The film was directed by Gordon Parks, a true Renaissance man if ever there was one. Parks was an acclaimed photographer for Vogue and Life magazines, an author and a filmmaker even before he directed Shaft. He would go on to write novels, compose classical music and choreograph ballet, in addition to directing the sequel to Shaft, Shaft’s Big Score!, in 1972.
As with Sweetback, the sound track for Shaft would be an integral part of the film’s identity, with Isaac Hayes going on to win best original song for “Theme From Shaft” at the 1972 Academy Awards, after a noted performance at that year’s Oscars, wearing an unforgettable vest of chains over his bare chest. At the time, Hayes was only the third African American, after Hattie McDaniel and Sidney Poitier, to win an Academy Award. Parks’ direction and Hayes’ score combined to create a truly spectacular opening scene in which Shaft walks through New York City like the soulful conquering hero and erstwhile man about town that he is.
Tryin’ to Get Over
The third component of the triple threat that made blaxploitation a reality was the 1972 release of the independently produced, Warner Bros.-distributed Super Fly, a film directed by Parks’ son Gordon Parks Jr. Here the militancy of Sweetback and the swag of Shaft found its place in the character of Youngblood Priest, a Harlem cocaine dealer in an especially tricked-out “hog” (Cadillac El Dorado), who is intent on making one last deal before getting out of the game on top.
If it were only that easy! Supplemented by Curtis Mayfield’s brilliant Greek chorus of a sound track, Super Fly forwarded a conscious existential dilemma that would showcase the dope dealer’s plight in truly political terms. Yet despite the film’s slept-on progressive politics, many came away simply absorbed in the ghetto-fabulous display of cars, clothes and cash.
Instead of prompting people to get out of the life as Priest had done, Super Fly often had the reverse effect, here serving as something of a recruiting tool for aspiring hustlers. Soon after Super Fly hit theaters, urban cats were donning perms and wearing coke spoons around their necks like their cinematic hero Priest. The lifestyle proved irresistible to many, and Hollywood was now ready to serve this newfound audience, much as Priest served his customers.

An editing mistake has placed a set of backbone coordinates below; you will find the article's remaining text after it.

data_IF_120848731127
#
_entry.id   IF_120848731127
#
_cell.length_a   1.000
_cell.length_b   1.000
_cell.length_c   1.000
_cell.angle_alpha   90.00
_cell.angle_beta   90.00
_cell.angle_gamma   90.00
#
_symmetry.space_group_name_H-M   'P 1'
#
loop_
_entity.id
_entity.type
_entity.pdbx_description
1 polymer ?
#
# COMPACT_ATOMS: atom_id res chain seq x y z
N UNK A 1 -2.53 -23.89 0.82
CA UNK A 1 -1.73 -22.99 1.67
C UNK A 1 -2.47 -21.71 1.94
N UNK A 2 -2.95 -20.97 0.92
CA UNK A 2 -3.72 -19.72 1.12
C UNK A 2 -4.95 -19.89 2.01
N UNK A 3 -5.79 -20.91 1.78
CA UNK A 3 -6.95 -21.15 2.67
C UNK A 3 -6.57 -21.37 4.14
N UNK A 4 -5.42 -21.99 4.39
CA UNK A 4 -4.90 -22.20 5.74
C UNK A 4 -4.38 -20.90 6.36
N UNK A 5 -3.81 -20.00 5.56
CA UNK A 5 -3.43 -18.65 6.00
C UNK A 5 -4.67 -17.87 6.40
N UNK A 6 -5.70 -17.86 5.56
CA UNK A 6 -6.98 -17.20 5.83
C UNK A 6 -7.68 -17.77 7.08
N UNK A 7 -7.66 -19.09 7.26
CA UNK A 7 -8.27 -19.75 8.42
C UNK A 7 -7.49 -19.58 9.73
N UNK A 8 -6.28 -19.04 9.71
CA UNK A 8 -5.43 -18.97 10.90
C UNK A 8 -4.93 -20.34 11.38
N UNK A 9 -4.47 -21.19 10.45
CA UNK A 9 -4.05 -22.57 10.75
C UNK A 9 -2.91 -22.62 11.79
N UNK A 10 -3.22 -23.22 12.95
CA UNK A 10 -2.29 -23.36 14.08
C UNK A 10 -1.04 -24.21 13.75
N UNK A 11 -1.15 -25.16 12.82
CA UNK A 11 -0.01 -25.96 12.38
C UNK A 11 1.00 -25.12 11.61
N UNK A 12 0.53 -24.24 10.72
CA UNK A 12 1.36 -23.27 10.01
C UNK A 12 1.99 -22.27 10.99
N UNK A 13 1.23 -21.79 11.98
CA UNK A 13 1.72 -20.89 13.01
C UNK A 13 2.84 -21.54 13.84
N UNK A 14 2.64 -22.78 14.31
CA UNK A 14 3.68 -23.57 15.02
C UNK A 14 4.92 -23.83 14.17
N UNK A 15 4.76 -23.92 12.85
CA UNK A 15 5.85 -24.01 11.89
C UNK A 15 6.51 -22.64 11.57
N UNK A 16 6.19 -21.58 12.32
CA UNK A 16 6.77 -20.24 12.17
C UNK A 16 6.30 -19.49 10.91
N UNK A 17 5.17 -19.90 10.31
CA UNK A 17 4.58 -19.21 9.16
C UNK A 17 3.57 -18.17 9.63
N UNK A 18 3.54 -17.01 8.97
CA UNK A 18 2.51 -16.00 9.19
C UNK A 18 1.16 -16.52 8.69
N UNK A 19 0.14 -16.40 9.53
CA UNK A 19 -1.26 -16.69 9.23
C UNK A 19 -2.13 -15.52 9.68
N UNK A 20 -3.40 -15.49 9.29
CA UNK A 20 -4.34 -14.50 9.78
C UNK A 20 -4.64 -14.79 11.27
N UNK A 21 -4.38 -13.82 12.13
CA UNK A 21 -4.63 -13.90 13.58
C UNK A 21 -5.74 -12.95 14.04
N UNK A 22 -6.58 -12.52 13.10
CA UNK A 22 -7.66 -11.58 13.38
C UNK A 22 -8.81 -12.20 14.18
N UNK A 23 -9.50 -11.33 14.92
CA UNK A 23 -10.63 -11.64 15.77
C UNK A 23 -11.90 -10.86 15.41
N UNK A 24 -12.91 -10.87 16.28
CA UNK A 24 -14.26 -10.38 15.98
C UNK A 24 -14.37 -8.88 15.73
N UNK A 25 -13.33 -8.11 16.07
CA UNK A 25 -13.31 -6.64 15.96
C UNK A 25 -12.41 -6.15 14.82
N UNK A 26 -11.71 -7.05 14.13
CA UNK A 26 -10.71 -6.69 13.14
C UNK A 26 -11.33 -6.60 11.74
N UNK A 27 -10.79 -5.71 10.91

It was around this time that Junius Griffin, former film publicist and head of the Hollywood branch of the NAACP, would be credited with coining the controversial phrase “black exploitation” to describe these new cinematic offerings. In a polemic for the NAACP’s Crisis magazine in May 1973, Griffin writes, “We must tell black and white movie producers that the transformation from the stereotyped Step n’ Fetchit to super nigger on screen is just another form of cultural genocide.” He goes on to say, “We must insist that our children are not constantly exposed to a steady diet of so-called black movies that glorify black males as pimps, dope pushers, gangsters, and super males with vast physical powers but no cognitive skills.”
Pimpin’ the Genre
Though the debates about the cultural merits of these films would continue unabated, more and more blaxploitation films would start to be released at a much faster clip. There would be subgenres of the larger genre. Following the popularity of Iceberg Slim’s street novella Pimp, the silver screen would showcase pimp classics like The Mack (1973), Willie Dynamite (1974) and The Candy Tangerine Man (1975).